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Gulf looking to China

Tonhis mood The Arabian peninsula was on edge. After a sudden spike, oil prices slipped amid a recession in the rich world. A brewing conflict in the Persian Gulf has Saudi Arabia worried about attacks on its oil fields and rushing to procure ballistic missiles to deter its rivals. Rejected by the United States, a young and powerful Saudi prince turned to China, which signed a secret deal to give the kingdom the weapons it wanted.

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If the story evokes a sense of déjà vu, then of course it should. It happened 40 years ago and led to the establishment of Sino-Saudi relations in 1990. Much of that echoes today, as Xi arrives in Saudi Arabia on Dec. 7, his second visit to the kingdom.

Of course, not all things are created equal. Compared to the 1980s, Saudi Arabia and its Gulf neighbors now have strong business ties with China. still, plus ça change: The Saudis continue to view China as a foil to the United States, which has become, in their eyes, a particularly unreliable partner over the past decade.

The challenge for the Gulf states is how to balance these two perceptions of China. The first one is becoming more and more attractive. China is a large export market and a major source of investment in the Gulf region. Second, China is less visible as a strategic hedge against a volatile US: China is not an easy substitute. Moreover, in attempting to leverage one power against another, Gulf leaders could hasten America’s abandonment of them, which is what they fear.

Starting with the economic relationship between the Gulf region and China, this relationship is developing. Energy is still at the core. Last year, 51 percent of China’s oil imports came from Arab countries, four-fifths of which came from the six monarchies of the Gulf Cooperation Council (Gulf Cooperation Council). In November, state-owned energy giant Sinopec signed a 27-year deal to buy liquefied natural gas from Qatar, the longest-ever gas deal.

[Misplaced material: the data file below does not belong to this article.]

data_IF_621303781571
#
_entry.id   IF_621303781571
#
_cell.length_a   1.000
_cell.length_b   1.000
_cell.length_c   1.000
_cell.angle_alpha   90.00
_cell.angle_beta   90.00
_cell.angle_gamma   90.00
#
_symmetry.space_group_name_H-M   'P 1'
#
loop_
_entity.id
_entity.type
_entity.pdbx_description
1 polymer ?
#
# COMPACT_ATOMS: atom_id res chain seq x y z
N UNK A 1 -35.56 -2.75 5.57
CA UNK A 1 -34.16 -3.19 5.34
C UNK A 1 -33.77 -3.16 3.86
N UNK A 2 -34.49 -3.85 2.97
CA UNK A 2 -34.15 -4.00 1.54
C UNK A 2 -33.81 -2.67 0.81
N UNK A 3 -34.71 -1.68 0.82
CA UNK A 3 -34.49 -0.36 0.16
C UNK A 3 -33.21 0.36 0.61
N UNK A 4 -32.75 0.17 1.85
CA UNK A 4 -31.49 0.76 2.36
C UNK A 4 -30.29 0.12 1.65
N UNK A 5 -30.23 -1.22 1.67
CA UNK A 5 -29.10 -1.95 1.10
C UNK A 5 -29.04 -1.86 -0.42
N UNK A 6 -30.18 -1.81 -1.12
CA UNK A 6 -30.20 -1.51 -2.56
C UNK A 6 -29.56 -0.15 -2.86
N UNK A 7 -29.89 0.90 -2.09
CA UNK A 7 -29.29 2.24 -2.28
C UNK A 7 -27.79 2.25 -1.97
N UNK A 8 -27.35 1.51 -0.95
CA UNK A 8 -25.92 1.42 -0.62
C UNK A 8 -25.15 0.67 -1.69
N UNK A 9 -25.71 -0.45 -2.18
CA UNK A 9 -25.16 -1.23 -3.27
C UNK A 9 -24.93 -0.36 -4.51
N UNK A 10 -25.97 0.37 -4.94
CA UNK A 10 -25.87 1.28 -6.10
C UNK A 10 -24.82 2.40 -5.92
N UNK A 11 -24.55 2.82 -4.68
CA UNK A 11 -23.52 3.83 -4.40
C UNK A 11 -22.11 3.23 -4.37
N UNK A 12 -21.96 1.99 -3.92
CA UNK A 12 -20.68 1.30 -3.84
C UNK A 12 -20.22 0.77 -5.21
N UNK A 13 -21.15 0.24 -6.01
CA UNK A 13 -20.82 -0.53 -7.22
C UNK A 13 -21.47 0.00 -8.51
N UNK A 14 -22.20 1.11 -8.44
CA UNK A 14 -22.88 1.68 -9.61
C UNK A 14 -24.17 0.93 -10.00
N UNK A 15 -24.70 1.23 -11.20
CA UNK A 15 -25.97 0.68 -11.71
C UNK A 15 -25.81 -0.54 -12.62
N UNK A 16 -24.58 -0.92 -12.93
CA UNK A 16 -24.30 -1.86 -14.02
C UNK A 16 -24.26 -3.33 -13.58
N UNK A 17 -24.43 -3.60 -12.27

Since 2005, China has signed $223 billion worth of large investment deals and construction contracts with Arab countries, according to the American Enterprise Institute, a Washington think tank.Of this total, 52% have been with Gulf Cooperation Council Countries (Algeria, Egypt and Iraq make up most of the rest). The pace of these deals picked up in the late 2010s (see chart). Although it has since slowed due to the pandemic and a slump in Chinese investment globally, China still sees hope in the Gulf region. In the first half of 2022, Saudi Arabia received $5.5 billion in investments and contracts through China’s Belt and Road Initiative, more than any other country.

Most of the investment is still concentrated in energy. The trade involves oil, too: almost all of China’s imports from the region are petrochemicals and other commodities. The Gulf states are keen to shift their economies away from oil and see China as a key partner in the effort. Last year it poured money into hotels in Oman and car manufacturing in Saudi Arabia. However, such projects remain outliers; non-oil investment remains subdued.